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Mind Cake Vault is showing aspiring cake pop connoisseurs just how sweet the treat business can be

Mind Cake Vault is showing aspiring cake pop connoisseurs just how sweet the treat business can be


March 2020





Mind Cake Vault is a paid membership that offers support, guidance, and resources for aspiring cake pop connoisseurs and helps them build their own businesses.

The Spark: After quitting her job and pursuing her treat business full time, Tiffany considered how she could help people who wanted to follow in her footsteps (but weren’t sure where to start).

Tiffany’s Mighty Moment: *“*I had doubts, especially when COVID rolled around. I thought, ‘I have nothing to offer. All I do is make cake pops.’ But then I realized, this is exactly what people need right now: a community of like-minded people who want to be on this journey together.”

It took a little bit of time for Tiffany Johnston to find her (literal) sweet spot.

After quitting her full-time job in search of something more fulfilling, Tiffany started a gig at a local bakery shop. She didn’t have any formal baking experience, but after a few months Tiffany found herself responsible for creating cake pops—and loving it:

“Part of my job was to make cake pops. This was super basic stuff: sprinkles, drizzle, that kind of thing. But I had so much fun with it. And it made me realize that I had lost touch with my creative side.”

Shortly after, customers started requesting more detailed cake pops—pirates, basketballs, and more. Overwhelmed, the bakery that Tiffany worked for turned the requests away. First, she thought about what a missed opportunity it was.

Then, she saw the moment for what it really was: a turning point.

She talked to a pastry chef friend who showed her a few blogs, where self-taught cake pop creators showed off their work. Together they came to a deliciously pivotal decision. Not only could Tiffany continue to create beautiful, unique cake pops, but she could make a business out of it:

“I knew that baking wasn’t necessarily my strength. But I also knew that I could tap into my strengths as an artist. So I started asking people questions, and looking into getting a business license, and by the time I left the bakery I had six orders under my belt.”

Fast forward three years and nearly 10,000 Instagram followers later, and Tiffany’s business, Creatiff Cakepops, was thriving. But Tiffany still had an eye on expanding.

Many of Tiffany’s followers were inspired by her journey from self-taught cake pop enthusiast to a full-fledged cake pop business owner. They started reaching out to Tiffany to ask her how, exactly, she did it:

“People would comment on my Instagram. They would message me directly. They were asking, ‘What supplies do you use? How do you do this technique? How are you sculpting?’”

As she tried to keep up with her followers’ curiosities, Tiffany started thinking about how she could help them outside of her Instagram inbox. First, she tried putting a course together, gathering bits and pieces from different platforms and websites. But she found the entire process overwhelming, from start to finish:

“I thought, ‘OK if I build a premium course, I can scale my business. It can’t be that difficult.’ But I was spending my time setting up forms, sending people to private Facebook Groups, filtering members. I got burned out. There are people who gain that momentum, but for me, it felt chaotic.”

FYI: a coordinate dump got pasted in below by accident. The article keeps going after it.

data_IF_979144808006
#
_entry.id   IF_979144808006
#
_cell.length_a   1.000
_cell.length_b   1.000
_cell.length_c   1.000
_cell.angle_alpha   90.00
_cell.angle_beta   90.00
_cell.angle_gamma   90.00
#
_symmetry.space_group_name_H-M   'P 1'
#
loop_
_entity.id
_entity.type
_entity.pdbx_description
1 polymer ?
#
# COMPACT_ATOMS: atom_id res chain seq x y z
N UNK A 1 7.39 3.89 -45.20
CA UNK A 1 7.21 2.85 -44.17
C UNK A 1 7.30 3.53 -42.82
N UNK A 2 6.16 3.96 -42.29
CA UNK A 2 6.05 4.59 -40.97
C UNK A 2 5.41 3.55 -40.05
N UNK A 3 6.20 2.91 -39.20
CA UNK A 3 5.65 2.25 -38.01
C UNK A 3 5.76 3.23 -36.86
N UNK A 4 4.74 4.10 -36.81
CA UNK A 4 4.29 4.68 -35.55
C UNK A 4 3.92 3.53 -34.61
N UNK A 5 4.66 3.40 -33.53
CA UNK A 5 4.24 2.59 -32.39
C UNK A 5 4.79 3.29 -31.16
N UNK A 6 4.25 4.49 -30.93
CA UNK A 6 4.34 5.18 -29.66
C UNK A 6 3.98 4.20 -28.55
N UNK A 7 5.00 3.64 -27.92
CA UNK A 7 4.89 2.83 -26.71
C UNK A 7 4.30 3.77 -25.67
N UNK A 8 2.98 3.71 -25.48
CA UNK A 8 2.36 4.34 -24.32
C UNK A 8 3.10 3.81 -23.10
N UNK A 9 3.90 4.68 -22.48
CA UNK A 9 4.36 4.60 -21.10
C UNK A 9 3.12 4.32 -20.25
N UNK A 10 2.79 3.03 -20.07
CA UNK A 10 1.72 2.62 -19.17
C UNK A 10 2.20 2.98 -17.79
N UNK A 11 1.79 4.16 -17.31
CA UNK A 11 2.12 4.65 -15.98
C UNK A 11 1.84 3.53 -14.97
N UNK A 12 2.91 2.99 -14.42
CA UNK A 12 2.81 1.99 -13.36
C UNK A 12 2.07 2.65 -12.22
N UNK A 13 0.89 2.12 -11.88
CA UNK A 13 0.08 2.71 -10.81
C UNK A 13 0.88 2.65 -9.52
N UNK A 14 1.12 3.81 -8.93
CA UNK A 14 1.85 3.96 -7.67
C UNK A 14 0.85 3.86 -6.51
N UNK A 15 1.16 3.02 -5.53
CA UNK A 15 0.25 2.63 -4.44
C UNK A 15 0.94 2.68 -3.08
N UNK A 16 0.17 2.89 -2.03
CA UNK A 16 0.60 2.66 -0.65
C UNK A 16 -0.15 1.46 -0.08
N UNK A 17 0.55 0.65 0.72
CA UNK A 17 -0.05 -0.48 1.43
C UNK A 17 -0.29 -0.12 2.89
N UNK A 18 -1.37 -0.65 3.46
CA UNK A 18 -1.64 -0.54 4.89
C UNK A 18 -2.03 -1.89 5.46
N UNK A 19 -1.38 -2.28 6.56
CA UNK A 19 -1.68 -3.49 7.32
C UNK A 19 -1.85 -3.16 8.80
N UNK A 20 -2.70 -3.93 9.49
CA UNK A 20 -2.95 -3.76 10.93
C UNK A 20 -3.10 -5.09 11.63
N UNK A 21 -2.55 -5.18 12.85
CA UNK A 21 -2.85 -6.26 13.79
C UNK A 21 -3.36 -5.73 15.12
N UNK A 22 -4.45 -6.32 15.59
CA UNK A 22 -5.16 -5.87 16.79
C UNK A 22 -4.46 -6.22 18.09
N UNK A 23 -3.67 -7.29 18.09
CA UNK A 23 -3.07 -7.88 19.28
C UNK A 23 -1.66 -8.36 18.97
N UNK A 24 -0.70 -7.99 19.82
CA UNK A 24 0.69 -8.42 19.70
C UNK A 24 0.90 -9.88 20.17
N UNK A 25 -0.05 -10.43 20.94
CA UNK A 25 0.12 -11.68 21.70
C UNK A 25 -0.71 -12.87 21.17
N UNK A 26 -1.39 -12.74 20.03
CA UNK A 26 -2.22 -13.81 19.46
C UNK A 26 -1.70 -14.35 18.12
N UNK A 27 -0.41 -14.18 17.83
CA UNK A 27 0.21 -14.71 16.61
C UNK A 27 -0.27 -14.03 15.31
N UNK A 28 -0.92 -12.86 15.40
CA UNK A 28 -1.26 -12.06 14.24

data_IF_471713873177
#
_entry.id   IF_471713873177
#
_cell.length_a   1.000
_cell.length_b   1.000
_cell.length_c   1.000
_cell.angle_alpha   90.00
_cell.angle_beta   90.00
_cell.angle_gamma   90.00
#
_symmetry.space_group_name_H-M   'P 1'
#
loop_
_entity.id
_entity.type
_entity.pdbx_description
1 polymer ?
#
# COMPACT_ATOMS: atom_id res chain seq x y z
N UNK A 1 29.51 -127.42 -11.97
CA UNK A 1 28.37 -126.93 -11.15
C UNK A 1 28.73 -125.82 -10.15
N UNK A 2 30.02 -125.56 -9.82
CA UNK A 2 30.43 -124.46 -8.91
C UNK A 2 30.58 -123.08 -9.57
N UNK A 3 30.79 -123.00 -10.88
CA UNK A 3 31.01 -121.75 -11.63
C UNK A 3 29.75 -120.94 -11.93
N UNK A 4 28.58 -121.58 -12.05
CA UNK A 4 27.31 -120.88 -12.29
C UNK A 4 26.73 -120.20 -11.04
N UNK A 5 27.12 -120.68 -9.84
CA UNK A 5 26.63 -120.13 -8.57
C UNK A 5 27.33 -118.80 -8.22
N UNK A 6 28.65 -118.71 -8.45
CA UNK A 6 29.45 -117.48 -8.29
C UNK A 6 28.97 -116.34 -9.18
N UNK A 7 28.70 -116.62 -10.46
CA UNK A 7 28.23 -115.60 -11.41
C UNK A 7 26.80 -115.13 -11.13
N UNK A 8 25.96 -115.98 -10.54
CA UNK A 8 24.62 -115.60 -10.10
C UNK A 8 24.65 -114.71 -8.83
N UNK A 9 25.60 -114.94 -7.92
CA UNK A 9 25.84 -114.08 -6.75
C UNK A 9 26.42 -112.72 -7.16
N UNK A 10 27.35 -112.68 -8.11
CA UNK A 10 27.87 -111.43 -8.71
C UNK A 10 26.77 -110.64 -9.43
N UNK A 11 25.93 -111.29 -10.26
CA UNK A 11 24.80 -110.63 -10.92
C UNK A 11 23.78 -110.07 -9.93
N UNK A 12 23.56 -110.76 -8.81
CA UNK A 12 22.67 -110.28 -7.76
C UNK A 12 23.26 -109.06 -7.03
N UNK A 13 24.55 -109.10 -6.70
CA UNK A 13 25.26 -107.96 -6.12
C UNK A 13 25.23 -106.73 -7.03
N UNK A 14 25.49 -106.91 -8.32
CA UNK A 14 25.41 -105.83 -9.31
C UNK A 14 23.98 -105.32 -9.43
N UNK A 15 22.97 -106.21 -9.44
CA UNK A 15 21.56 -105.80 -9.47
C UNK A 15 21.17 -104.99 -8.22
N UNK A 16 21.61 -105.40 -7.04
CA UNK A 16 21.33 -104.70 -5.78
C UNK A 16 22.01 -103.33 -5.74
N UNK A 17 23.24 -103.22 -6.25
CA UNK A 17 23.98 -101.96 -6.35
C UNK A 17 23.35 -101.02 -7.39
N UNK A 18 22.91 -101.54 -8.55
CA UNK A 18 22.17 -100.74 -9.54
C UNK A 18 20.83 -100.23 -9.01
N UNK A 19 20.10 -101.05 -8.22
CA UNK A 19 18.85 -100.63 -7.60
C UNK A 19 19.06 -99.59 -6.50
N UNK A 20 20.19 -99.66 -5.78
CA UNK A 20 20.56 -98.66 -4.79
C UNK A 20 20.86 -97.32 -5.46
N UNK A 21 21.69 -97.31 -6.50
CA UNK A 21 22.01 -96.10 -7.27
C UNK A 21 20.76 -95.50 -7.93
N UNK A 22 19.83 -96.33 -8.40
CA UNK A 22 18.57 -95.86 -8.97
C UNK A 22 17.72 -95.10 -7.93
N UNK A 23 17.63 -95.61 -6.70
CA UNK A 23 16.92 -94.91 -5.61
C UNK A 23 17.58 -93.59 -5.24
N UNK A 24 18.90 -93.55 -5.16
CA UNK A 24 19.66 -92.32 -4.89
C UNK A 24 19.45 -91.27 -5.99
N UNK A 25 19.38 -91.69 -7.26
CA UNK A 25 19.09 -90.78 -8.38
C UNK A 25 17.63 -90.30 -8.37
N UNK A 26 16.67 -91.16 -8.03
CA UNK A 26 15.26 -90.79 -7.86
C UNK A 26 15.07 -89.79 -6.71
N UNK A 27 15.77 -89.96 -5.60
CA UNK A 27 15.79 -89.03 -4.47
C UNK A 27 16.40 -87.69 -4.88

Tiffany wasn’t ready to give up. She kept an eye out for an alternative setup that worked better for her. As she looked, she stumbled upon a membership site hosted by Bushra Ahzar—without knowing, of course, that it would take her on a path to creating her own:

“I joined her membership site, and something just clicked in my head: This was what I needed. My own community, based on my own goals and values, for people that are go-getters like me. People who want to strengthen their business instead of keeping it as a hobby.”

Tiffany started researching platforms where she could combine a community with a membership. And soon enough, she found Mighty Networks—and renewed energy for her brand new membership:

“I had doubts, especially when COVID rolled around. I thought, ‘I have nothing to offer. All I do is make cake pops.’ But then I realized, this is exactly what people need right now: a community of like-minded people who want to be on this journey together.”

Breaking through to a sweeter side

First things first: Tiffany had to figure out what she was going to
name her new membership community. Thankfully, she already had some ideas in mind:

“I have an obsession with naming things. And I wanted to give people the impression that A. it’s literally and figuratively a piece of cake to learn what you need to learn to level up, and B. that everything you need is inside of this vault!”

Tiffany also knew that her community—now named Mind Cake Vault—was going to attract a certain type of person: either hobbyists that were looking to turn their passion into a business or business owners that were looking to level up, especially where social media was concerned:

“It’s really about people who are ambitious and don’t want to spend all of their time trying to figure it out on their own on Google. A lot of them need help figuring out the best way to show up in the world and on social media, in a way that’s going to boost their business.”

When it came to launching to those ideal members, Tiffany used her Instagram following to her advantage, creating posts and stories to tease that she had something fun coming soon. She followed up by going live on Instagram and announced the initial enrollment period for Mind Cake Vault, offering an early bird bonus for people who signed up during the live session: